Conflicting interpretations of the history of the “cruel and unusual punishments” clause of the Eighth Amendment play a significant role in seemingly never-ending debates within the Supreme Court over the scope of that Amendment’s application. These competing histories have at their cores some conception of the specific punishments deemed acceptable at the time of the Amendment’s adoption. These narrow accounts fail, however, to seriously engage with the broader history of penal practice and reform in the eighteenth century. This is a critical deficiency as the century leading up to the adoption of the Eighth Amendment was a period in which penal practices underwent numerous changes and reforms.
This Article closely examines the experiments in penal reform that occurred in the American colonies immediately following the Revolution to elucidate what the Founding Generation thought about penal form, how and why it might change, and its relationship to the creation of the American republic. It argues that these penal reform movements, which have been ignored in discussions of the Eighth Amendment, were well known during the founding era. Furthermore, the salience of these reform movements at the time demonstrates a persistent concern among the Founders with adopting a more enlightened or civilized penal code in order to distinguish the American republic from monarchical practices in England and Europe. Foregrounding the content of both the experiments themselves and the debates over penal practice, they reflect yields important and previously unrecognized insights for our understanding of the Eighth Amendment’s meaning and its import at the time it was drafted.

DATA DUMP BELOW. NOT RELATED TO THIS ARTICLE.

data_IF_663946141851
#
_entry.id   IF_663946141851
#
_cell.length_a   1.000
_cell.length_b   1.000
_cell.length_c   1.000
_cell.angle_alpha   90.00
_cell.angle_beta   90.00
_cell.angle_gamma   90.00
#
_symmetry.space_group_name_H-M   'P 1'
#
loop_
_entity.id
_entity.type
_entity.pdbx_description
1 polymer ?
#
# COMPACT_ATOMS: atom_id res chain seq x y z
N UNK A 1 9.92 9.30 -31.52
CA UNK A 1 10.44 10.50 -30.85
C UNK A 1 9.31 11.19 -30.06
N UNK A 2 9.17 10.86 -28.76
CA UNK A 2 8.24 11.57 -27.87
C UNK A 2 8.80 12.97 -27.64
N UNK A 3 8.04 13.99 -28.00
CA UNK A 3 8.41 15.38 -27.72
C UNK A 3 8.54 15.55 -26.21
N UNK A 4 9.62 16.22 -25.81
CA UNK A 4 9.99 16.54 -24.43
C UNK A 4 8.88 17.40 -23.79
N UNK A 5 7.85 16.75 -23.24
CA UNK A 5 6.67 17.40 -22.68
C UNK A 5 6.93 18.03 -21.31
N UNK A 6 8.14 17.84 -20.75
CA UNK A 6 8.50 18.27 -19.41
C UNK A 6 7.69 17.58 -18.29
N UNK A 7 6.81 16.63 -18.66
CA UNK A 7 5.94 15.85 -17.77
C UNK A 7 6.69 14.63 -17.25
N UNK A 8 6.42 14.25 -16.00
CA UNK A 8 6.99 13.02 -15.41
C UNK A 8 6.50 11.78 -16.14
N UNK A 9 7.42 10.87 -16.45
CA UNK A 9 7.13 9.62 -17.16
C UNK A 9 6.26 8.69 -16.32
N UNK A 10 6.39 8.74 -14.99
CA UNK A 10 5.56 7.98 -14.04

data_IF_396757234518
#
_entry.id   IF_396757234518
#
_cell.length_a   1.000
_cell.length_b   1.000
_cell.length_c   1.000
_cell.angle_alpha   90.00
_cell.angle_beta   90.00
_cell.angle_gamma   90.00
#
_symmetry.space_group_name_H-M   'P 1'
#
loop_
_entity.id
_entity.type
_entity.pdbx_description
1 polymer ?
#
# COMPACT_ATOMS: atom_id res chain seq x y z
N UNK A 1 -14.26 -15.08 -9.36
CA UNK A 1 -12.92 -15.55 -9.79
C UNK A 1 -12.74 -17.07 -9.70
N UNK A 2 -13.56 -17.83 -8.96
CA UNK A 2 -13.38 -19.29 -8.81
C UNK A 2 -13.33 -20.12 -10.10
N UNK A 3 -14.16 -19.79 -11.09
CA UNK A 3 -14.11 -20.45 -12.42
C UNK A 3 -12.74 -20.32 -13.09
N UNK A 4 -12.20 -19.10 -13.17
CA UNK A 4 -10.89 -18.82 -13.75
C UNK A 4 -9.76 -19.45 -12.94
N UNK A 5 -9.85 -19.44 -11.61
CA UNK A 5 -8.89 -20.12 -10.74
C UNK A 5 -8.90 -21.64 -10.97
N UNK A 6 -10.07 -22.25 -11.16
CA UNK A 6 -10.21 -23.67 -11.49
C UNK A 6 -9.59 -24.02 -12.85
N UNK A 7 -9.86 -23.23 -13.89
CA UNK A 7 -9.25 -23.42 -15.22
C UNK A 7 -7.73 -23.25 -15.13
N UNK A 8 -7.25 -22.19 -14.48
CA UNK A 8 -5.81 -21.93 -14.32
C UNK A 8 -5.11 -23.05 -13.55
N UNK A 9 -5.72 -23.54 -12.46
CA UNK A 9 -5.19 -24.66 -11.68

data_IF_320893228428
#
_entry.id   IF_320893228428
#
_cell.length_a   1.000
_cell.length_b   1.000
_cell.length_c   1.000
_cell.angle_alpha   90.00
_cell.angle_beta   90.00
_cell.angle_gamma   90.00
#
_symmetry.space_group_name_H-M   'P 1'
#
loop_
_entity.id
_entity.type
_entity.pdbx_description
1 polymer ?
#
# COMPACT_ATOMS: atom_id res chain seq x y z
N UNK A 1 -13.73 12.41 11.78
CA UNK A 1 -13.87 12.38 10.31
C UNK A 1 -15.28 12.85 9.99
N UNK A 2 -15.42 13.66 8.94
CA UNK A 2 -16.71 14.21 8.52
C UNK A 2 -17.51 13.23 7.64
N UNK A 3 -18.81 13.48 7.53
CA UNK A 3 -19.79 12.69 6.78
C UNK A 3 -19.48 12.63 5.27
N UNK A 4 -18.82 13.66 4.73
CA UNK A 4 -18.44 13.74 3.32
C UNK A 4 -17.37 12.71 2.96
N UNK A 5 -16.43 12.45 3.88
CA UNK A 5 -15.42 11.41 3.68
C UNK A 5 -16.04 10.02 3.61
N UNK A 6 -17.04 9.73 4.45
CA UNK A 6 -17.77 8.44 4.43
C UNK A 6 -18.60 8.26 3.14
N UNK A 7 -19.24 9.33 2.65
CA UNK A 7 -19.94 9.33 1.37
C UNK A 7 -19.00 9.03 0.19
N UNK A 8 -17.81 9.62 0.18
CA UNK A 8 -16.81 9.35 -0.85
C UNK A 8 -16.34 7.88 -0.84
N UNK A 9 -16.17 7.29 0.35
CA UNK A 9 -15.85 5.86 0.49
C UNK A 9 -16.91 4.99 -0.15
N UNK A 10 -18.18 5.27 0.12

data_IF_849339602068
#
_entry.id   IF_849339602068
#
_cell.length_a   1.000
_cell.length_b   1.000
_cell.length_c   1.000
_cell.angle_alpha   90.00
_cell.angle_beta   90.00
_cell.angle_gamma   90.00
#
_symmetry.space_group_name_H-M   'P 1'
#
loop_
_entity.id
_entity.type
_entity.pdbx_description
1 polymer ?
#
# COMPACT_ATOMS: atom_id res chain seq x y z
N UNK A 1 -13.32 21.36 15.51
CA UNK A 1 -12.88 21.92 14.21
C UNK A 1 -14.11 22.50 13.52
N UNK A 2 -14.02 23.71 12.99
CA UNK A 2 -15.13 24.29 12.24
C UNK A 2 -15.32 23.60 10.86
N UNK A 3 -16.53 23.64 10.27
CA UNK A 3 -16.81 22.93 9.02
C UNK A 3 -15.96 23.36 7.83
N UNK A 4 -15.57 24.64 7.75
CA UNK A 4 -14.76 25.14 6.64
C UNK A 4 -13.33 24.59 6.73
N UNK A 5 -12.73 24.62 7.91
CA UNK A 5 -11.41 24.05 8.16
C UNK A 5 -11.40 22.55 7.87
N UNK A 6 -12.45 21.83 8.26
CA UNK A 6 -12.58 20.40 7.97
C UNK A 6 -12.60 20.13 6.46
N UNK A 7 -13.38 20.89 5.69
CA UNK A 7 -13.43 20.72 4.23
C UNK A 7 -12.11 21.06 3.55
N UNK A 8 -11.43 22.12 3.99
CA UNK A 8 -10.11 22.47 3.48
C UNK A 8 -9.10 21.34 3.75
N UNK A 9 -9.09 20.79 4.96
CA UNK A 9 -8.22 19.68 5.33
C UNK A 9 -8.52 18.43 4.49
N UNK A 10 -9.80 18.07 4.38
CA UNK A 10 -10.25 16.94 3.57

This Article helps illuminate current debates over the interpretation and application of the Eighth Amendment, including the use of international comparisons, the idea of evolution or progress, and the concept of proportionality. It also exposes significant gaps and limitations in the historical accounts relied upon by the Court to date.